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On warrants and knowledge claims: Everything you ever wanted to know about educational research but were afraid to ask

Browse recordings: livestream.com/educon5

When:
Session Two: Saturday 1:00pm–2:30pm
Where:
Room 211
Who:
Jon Becker
Affiliation: Virginia Commonwealth University
Conversational Focus/Audience:
All School Levels
Conversation Description:

In January of 1891, the inaugural issue of Educational Review was published and its first article, by Harvard philosopher Josiah Royce, was entitled Is There a Science of Education? That same question re-surfaced over a century later, in 2000, when the U.S. Department of Educations National Educational Research Policy and Priorities Board (NERPPB) commissioned the National Research Council (NRC) to convene a committee on scientific principles for education research to review and synthesize recent literature on the science and practice of scientific educational research

The result of that commission was a book called Scientific Research in Education. In that book, Shavelson and Towne claim that [t]he scientific enterprise depends on a healthy community of researchers and is guided by a set of fundamental principles...These principles are not a set of rigid standards for conducting and evaluating individual studies, but rather are a set of norms enforced by the community of researchers that shape scientific understanding.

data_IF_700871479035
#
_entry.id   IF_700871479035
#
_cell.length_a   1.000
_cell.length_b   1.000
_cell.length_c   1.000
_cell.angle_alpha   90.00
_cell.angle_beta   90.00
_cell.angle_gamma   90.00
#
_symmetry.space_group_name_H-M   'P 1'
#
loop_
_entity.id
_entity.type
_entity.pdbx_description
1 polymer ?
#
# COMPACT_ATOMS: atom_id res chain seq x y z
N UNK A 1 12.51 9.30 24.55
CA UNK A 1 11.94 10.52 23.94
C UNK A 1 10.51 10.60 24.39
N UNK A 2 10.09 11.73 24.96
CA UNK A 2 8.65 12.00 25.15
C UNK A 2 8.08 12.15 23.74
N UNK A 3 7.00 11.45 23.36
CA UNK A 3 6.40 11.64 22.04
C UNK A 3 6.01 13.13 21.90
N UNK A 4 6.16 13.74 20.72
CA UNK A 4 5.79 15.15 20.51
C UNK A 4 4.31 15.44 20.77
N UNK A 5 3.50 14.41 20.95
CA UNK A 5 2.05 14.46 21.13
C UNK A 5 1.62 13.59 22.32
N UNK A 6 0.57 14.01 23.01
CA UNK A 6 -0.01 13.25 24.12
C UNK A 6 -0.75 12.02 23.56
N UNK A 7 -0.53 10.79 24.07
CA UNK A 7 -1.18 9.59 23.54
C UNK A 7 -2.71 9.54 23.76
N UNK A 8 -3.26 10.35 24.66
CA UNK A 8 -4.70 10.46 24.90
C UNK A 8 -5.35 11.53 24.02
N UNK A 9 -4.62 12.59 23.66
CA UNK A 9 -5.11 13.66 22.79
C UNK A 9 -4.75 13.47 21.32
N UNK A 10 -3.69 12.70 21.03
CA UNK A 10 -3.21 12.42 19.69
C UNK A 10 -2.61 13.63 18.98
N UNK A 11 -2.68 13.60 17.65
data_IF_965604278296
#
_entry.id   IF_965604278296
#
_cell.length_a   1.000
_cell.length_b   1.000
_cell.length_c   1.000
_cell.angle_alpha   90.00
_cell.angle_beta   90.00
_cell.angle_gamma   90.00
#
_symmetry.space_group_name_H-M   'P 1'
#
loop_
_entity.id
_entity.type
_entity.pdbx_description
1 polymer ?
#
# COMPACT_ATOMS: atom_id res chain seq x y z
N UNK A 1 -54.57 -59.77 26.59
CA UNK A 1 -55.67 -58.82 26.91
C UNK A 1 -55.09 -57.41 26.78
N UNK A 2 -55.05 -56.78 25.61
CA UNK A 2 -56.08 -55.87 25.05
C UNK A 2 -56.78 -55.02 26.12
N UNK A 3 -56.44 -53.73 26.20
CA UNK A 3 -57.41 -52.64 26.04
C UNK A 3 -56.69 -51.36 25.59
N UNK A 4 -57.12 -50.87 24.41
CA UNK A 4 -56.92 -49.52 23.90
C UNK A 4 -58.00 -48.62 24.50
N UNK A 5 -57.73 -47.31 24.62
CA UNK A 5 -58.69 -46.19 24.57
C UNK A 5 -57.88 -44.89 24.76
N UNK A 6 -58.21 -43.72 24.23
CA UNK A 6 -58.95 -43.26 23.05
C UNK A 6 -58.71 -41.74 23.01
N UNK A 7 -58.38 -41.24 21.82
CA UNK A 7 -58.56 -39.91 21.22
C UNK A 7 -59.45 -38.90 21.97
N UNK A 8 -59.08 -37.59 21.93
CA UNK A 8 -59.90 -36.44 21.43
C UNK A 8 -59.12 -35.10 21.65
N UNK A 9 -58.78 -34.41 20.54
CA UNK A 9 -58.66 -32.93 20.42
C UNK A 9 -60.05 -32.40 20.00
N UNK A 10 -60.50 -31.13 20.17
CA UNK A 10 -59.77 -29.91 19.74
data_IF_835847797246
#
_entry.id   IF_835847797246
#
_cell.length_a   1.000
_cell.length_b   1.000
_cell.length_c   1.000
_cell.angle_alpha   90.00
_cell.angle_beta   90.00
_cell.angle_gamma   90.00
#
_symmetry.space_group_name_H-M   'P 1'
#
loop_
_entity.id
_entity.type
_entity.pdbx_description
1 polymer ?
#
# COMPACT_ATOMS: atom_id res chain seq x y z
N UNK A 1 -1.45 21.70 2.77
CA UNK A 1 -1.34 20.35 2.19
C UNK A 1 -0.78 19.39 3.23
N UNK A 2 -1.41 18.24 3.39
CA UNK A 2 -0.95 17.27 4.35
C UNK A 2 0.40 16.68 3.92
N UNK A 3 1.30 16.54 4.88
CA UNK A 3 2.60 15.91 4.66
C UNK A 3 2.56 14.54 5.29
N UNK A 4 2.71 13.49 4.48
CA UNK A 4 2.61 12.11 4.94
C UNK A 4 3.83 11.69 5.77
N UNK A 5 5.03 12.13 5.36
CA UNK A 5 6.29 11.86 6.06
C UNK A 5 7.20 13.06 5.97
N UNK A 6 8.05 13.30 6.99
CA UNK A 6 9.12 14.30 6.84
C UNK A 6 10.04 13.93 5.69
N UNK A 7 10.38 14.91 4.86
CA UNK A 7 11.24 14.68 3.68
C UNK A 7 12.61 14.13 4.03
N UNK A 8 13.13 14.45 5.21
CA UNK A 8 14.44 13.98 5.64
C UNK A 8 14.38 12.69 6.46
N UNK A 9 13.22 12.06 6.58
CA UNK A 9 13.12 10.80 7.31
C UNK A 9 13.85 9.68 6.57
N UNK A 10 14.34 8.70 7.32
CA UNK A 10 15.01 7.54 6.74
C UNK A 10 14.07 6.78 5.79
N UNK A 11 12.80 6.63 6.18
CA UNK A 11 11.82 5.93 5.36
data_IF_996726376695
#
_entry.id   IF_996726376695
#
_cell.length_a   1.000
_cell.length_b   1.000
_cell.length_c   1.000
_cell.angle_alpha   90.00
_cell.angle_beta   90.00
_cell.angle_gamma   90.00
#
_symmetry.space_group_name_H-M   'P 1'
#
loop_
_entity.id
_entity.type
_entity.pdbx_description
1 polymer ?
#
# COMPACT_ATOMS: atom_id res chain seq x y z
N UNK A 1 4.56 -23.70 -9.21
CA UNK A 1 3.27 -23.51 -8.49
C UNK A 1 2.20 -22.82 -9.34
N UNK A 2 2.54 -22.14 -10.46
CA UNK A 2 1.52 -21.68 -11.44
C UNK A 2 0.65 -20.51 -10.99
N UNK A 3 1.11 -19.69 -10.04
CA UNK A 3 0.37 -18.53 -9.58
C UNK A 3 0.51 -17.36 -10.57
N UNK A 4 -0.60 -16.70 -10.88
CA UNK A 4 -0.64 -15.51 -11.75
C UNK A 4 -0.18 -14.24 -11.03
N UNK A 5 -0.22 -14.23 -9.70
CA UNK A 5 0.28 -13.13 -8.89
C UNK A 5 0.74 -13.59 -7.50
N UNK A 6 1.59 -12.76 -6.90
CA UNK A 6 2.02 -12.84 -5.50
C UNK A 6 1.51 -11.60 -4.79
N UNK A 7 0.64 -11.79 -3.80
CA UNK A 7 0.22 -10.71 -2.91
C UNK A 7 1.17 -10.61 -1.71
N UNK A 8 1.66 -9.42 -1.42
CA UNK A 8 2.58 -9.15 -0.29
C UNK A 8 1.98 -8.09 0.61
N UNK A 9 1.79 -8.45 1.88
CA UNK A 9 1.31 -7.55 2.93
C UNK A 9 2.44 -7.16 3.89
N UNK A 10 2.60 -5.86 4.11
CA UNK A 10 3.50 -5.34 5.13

This conversation is an opportunity for reform-minded educators to interrogate those principles and to gain a deeper understanding of the enterprise of educational research and the politics around it. Using the language of Deweys Logic: The Theory of Inquiry (1938), this conversation revolves around the question: What counts as a warranted knowledge claim in education?

Conversational Practice:
I have read the Pocket Guide to Probing Questions, so I should be good ;-) Seriously, the current plan is to have participants work through an actual article or report that they can hold up to the fundamental principles of scientific research in education. Thus, there's a "hands-on" component to the session along with reporting out and whole-group discussion.

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